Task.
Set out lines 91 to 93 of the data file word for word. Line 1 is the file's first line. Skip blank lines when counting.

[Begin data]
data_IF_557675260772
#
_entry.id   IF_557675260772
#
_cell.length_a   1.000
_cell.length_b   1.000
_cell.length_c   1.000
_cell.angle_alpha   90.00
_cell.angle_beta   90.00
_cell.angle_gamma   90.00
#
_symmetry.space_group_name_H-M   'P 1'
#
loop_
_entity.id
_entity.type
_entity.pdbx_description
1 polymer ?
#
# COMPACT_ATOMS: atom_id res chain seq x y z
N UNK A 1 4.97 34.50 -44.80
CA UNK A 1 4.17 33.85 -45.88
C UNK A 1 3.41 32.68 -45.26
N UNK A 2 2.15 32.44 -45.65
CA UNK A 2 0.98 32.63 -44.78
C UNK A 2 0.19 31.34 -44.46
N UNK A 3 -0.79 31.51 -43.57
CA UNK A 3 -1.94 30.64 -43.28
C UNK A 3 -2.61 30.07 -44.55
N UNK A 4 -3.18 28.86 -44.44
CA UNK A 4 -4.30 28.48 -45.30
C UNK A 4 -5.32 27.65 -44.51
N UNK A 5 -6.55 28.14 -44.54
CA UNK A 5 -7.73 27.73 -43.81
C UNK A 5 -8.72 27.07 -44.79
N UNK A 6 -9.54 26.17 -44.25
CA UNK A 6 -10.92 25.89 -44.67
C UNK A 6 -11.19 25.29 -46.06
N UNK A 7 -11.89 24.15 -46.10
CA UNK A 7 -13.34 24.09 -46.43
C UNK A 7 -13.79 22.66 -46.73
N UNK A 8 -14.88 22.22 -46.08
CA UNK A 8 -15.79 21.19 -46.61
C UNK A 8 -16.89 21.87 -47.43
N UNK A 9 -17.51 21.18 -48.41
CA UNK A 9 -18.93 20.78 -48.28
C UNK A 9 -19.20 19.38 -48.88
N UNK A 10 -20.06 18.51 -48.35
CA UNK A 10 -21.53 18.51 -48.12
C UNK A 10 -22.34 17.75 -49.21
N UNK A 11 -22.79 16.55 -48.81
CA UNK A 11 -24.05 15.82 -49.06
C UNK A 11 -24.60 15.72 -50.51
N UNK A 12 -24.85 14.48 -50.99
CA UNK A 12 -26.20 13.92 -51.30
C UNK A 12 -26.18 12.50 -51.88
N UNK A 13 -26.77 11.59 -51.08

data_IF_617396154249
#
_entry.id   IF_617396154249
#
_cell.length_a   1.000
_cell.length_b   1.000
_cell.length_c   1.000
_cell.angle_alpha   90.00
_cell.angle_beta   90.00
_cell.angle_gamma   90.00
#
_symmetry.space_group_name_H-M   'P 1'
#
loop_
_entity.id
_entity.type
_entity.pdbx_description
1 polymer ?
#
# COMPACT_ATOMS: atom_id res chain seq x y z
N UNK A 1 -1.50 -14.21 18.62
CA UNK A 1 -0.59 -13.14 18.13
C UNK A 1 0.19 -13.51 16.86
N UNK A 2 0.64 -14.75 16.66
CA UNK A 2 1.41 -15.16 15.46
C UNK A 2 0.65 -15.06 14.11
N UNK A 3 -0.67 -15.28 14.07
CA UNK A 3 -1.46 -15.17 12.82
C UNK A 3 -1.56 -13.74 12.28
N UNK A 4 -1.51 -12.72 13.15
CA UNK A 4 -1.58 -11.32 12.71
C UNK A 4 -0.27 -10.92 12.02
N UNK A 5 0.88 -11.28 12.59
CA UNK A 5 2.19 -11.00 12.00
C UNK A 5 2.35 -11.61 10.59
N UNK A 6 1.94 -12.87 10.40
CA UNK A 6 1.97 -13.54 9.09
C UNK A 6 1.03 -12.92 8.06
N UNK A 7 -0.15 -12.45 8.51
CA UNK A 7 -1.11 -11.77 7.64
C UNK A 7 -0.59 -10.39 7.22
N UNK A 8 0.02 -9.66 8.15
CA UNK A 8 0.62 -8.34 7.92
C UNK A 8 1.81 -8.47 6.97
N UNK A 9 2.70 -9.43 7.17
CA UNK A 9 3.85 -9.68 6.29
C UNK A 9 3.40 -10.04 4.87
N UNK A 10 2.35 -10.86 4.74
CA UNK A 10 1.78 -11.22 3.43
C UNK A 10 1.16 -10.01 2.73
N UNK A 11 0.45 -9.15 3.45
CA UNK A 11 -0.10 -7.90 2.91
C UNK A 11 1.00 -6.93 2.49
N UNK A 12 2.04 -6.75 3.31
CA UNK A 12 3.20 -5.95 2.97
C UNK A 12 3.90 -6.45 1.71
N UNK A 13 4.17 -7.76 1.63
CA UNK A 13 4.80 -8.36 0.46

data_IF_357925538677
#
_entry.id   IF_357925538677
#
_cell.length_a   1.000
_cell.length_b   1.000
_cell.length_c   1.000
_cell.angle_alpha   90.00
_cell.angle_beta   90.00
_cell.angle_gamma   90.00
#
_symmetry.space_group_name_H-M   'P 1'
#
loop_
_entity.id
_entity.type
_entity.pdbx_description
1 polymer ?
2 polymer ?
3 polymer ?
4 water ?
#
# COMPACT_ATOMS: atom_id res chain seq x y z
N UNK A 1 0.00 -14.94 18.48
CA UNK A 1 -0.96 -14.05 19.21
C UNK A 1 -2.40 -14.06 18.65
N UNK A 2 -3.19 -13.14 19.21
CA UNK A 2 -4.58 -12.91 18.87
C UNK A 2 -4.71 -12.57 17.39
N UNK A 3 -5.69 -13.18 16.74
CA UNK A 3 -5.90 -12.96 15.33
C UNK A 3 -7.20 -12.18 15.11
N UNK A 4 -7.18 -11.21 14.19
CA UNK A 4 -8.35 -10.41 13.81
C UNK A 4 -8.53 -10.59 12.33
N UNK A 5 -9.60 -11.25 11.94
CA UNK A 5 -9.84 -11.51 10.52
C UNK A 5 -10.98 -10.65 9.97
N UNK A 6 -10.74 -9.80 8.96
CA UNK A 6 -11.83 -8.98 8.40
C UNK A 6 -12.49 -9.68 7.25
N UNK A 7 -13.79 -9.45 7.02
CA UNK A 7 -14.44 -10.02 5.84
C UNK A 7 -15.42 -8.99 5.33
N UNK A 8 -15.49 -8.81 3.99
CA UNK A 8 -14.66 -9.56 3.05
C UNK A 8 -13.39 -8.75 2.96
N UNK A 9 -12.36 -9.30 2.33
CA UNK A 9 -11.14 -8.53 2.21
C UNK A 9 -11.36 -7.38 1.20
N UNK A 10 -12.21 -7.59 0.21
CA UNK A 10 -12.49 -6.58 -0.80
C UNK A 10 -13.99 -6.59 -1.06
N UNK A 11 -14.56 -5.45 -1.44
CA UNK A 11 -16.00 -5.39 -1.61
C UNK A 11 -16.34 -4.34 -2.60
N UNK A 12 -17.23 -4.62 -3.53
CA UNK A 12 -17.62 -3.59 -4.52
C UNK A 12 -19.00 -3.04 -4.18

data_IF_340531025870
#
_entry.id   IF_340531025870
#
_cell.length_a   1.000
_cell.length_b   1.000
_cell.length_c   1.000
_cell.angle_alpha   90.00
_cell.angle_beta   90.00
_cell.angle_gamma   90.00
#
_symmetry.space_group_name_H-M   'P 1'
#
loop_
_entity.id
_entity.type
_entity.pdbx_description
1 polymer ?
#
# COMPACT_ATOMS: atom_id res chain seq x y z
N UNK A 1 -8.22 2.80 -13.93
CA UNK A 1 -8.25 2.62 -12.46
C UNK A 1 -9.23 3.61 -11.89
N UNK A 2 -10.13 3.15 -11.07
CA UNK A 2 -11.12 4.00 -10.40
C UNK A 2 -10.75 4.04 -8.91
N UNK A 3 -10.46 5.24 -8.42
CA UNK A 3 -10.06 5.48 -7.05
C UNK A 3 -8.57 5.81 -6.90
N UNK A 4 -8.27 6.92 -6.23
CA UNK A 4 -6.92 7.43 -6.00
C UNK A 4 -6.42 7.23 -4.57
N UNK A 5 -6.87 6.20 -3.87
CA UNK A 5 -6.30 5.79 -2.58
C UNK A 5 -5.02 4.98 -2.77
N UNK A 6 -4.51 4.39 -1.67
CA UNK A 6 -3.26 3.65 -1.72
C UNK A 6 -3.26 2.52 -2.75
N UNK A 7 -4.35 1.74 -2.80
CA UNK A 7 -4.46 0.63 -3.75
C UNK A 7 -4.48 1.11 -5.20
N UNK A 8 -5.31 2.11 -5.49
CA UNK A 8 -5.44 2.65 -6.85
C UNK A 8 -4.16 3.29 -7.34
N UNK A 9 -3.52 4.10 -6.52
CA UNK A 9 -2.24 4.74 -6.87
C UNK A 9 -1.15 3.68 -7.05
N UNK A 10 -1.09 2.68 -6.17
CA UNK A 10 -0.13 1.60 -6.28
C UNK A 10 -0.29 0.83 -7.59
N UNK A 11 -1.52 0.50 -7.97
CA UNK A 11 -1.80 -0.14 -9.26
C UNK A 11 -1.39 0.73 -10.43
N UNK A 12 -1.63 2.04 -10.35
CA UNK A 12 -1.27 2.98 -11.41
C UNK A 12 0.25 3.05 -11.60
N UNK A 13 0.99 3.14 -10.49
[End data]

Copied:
CA UNK A 5 2.19 -11.00 12.00
C UNK A 5 2.35 -11.61 10.59
N UNK A 6 1.94 -12.87 10.40